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Reducing dietary salt intake effective strategy to lower disease risk

Zoom in font  Zoom out font Published: 2019-02-15  Views: 4
Core Tip: To lower the risk of developing a heart disease by 25 percent, and that of mortality due to this by 20 percent, it is imperative to restrict dietary intake of salt.
To lower the risk of developing a heart disease by 25 percent, and that of mortality due to this by 20 percent, it is imperative to restrict dietary intake of salt. It is, therefore, an effective harm reduction strategy.

This was also discussed at the first-ever harm reduction conference, organised by the Heart Cafe Foundation of India (HCFI) and the International Journal of Clinical Pharmacy (IJCP) at the India Habitat Centre, New Delhi in January 2019.

Studies indicate that the high salt intake can have detrimental effects on blood pressure. Over time, this can lead to hypertension and cardiovascular diseases. People with hypertension should consume not more than 6g of sodium chloride a day.

As per recent figures by the Public Health Foundation of India (PHFI), salt intake among Indian adult Indians is high. It exceeds the levels recommended by the WHO (World Health Organization).

In Delhi and Haryana, it is 9.5g per day and 10.4g per day in Andhra Pradesh. This can be a risk factor, especially in those with a family history of high blood pressure or heart disease.

Speaking about this, K K Aggarwal, president, HCFI, said, “The Indian diet is high in sodium and their salt consumption is one of the biggest contributing factors for non-communicable diseases.”

“Excessive salt over time can cause irreparable damage to the kidneys as well. High salt intake also causes a rise in blood pressure, a condition known as hypertension,” he added.

“High blood pressure can harden the arteries, further decreasing the flow of blood and oxygen. An impairment in the flow of oxygen, to an organ such as your face, can cause your skin to dry and wrinkles faster which can make one look less youthful- not to mention the other health effects,” Aggarwal said.

“An adult must not consume over 5g salt in a day,” recommended WHO. Researchers and policy-makers around the world stress on reducing salt intake to control hypertension because its key triggers— stress and faulty lifestyle—are difficult to control.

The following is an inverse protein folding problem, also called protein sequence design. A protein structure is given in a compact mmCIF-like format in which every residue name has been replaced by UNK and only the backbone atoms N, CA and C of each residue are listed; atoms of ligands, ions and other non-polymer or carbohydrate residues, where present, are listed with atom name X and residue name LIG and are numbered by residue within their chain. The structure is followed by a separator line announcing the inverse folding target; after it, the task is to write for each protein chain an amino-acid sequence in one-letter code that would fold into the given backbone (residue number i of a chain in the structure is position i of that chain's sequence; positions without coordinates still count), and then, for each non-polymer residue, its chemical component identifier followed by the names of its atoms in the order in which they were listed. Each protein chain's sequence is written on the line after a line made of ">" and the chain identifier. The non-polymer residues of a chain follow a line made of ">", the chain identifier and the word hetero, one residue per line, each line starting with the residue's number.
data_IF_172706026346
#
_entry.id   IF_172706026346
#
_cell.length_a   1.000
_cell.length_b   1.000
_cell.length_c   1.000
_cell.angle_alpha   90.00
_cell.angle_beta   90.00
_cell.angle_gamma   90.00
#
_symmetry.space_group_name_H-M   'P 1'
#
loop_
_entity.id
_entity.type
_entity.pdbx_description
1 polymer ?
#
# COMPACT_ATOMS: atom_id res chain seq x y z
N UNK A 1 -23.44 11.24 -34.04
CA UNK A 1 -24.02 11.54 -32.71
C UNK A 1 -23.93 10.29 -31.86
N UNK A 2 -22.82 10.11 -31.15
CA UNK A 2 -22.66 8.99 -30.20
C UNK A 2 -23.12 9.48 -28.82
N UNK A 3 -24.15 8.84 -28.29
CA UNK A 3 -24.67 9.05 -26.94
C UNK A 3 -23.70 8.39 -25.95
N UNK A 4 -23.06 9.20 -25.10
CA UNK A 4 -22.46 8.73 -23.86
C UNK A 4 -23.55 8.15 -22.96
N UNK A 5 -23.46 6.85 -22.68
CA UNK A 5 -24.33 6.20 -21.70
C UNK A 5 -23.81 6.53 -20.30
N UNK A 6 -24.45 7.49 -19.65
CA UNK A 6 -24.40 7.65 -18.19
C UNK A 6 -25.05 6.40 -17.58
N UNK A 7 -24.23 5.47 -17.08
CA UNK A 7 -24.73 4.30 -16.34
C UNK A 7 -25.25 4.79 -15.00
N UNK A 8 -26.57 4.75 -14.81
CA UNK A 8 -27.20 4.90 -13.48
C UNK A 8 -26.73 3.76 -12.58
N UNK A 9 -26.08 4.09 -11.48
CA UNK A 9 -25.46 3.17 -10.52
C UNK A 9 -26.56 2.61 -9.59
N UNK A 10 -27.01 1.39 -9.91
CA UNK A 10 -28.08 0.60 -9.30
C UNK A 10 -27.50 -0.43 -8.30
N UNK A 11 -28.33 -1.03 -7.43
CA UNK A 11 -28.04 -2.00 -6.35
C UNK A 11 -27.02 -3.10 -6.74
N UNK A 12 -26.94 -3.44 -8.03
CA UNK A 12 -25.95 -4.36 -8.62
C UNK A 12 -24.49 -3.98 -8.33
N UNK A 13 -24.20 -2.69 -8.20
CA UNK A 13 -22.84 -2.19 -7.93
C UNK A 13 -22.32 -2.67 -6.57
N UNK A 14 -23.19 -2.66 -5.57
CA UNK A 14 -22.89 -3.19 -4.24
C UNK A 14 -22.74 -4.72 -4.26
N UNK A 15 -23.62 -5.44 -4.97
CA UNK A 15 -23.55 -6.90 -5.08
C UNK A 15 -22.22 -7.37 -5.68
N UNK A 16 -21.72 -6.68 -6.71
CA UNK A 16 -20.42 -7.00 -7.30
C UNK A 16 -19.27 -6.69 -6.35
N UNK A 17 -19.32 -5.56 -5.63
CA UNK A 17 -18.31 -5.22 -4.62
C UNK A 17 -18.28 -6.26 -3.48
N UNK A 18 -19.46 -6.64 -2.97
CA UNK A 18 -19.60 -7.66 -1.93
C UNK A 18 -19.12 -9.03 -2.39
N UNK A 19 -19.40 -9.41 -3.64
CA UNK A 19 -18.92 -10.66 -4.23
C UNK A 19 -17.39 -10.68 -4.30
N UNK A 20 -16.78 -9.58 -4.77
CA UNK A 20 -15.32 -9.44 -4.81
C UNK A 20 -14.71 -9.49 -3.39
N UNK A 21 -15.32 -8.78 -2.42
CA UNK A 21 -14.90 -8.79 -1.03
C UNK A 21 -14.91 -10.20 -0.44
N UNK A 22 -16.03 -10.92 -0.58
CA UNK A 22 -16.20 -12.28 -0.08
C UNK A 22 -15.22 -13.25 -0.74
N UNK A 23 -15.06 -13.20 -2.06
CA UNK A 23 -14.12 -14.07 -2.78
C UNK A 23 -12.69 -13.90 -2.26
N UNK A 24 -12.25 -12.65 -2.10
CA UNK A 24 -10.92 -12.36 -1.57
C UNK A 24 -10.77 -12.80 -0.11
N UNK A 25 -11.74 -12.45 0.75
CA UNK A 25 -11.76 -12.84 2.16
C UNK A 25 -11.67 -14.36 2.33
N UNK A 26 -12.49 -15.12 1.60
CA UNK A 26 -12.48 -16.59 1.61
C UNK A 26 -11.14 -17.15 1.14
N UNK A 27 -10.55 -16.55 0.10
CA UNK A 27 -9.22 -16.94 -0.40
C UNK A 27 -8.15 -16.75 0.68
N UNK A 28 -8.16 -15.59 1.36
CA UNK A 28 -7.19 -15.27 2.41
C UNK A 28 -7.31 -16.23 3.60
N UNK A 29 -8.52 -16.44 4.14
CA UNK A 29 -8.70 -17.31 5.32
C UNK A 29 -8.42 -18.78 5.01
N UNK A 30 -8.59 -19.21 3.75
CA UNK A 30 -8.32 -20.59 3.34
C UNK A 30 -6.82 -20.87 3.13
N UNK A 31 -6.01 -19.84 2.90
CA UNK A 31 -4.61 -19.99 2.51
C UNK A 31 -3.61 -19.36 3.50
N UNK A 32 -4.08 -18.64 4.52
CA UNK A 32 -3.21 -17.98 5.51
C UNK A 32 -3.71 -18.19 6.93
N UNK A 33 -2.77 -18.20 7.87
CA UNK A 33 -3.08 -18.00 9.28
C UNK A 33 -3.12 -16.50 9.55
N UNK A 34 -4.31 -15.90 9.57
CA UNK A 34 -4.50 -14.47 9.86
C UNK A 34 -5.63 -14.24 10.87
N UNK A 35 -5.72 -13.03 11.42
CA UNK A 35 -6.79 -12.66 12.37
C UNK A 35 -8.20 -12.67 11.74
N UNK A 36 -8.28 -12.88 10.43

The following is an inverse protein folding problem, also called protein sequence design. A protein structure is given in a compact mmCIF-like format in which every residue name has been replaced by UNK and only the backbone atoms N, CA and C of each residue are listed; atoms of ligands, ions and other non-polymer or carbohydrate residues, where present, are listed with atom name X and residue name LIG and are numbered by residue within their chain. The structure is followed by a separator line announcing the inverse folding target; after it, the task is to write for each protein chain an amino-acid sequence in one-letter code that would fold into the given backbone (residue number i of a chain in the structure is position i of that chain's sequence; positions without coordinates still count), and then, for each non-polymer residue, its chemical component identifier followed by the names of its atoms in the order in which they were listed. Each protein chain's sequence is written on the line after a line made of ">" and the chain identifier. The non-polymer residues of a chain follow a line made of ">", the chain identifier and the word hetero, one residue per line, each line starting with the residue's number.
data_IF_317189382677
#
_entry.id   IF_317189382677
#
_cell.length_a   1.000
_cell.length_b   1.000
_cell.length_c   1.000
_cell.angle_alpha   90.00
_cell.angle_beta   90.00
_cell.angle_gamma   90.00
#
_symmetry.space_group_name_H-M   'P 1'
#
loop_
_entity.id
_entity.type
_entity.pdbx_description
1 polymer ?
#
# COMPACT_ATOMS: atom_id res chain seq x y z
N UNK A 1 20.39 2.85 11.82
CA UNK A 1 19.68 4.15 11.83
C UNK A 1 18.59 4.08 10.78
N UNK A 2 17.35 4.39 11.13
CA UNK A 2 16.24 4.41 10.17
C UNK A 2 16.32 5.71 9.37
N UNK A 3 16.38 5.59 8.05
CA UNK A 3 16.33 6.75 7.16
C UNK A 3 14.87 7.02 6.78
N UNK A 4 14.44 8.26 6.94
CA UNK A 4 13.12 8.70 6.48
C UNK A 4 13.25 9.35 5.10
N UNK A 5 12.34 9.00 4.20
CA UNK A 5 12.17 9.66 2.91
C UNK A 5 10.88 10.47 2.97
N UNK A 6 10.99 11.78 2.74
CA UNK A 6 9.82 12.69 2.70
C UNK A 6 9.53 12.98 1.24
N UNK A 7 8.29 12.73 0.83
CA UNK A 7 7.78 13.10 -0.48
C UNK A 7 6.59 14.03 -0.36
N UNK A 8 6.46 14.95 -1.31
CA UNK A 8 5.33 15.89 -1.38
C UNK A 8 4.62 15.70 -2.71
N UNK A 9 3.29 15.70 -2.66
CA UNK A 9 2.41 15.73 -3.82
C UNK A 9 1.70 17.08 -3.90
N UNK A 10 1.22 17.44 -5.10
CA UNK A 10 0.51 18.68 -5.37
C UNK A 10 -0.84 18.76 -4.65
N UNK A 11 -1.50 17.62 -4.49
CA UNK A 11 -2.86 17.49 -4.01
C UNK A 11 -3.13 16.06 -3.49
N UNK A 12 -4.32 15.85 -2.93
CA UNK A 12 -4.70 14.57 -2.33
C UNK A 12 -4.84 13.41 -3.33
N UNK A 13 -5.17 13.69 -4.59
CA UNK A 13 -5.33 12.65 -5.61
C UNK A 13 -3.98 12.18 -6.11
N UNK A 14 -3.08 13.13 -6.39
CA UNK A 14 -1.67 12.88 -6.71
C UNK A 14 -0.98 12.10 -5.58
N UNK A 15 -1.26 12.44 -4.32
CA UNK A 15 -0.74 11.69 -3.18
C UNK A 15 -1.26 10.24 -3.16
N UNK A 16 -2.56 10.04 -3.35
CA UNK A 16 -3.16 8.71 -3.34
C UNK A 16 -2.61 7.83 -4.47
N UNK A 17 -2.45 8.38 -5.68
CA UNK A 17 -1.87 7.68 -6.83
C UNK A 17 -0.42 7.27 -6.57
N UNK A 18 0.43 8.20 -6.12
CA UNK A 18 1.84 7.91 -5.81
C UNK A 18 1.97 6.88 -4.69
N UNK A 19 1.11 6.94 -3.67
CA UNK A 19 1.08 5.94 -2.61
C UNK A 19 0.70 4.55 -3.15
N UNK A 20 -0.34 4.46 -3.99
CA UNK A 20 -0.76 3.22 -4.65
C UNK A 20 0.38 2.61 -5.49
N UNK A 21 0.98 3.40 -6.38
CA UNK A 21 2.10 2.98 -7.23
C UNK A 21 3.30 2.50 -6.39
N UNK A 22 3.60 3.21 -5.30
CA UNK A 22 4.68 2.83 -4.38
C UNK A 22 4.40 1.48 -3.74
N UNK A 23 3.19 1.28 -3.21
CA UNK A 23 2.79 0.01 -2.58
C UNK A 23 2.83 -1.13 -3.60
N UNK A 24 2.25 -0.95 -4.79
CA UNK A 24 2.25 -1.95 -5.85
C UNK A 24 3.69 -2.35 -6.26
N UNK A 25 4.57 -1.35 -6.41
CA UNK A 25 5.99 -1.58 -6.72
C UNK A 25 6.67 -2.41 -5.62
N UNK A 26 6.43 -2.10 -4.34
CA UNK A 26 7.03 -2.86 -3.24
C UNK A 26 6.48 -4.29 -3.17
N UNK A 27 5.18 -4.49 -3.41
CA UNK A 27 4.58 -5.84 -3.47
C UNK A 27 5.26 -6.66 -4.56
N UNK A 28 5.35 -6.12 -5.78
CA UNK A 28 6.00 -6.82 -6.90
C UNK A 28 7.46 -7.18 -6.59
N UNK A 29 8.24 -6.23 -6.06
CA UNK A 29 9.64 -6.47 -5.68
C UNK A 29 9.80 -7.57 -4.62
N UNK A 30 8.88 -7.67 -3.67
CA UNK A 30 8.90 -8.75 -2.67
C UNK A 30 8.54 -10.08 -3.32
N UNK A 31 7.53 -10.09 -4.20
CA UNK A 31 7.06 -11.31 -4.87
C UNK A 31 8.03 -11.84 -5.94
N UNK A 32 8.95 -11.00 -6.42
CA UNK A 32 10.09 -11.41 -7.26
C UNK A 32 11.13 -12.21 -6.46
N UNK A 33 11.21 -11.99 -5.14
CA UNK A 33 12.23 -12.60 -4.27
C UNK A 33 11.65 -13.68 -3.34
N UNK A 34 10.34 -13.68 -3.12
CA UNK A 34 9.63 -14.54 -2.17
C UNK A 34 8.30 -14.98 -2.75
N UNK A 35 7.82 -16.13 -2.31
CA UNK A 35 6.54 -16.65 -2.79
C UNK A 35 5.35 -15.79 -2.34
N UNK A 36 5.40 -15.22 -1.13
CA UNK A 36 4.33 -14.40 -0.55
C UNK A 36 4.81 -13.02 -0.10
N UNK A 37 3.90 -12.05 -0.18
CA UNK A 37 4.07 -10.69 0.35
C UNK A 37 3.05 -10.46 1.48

Adding further, Dr Maj Prachi Garg, secretary, IMA NDB (New Delhi branch, Indian Medical Association), said, “The terms salt and sodium are often used interchangeably. However, they mean different things.”

“Salt comprises sodium and chloride. It is the sodium in salt that can be bad for your heart. While salt is essential for life, it is important to consume the right kind and maintain a proper salt-to-potassium ratio. It is noteworthy that over 75 per cent of the sodium we consume comes from packaged and restaurant foods,” she added.

Some recommendations
Reduce salt intake as much as possible. Lower the better. Add only normal amounts of salt when cooking or use alternatives to salt

Preserved and packaged foods have maximum salt. reduce them as much as possible

Read the labels when shopping. Look for lower sodium in cereals, crackers, pasta sauces, canned vegetables, or any foods with low-salt options. Or eat less processed and packaged foods

Ask about salt added to food, especially at restaurants. Most restaurant chefs will omit salt when requested

Remember the word Na, which is present in many drugs, soda etc.

Nothing can be preserved without adding salt to it, therefore beware of processed and frozen fruits

Remember that it takes three months of a salt-free diet to get adjusted to it and ultimately start liking it
 
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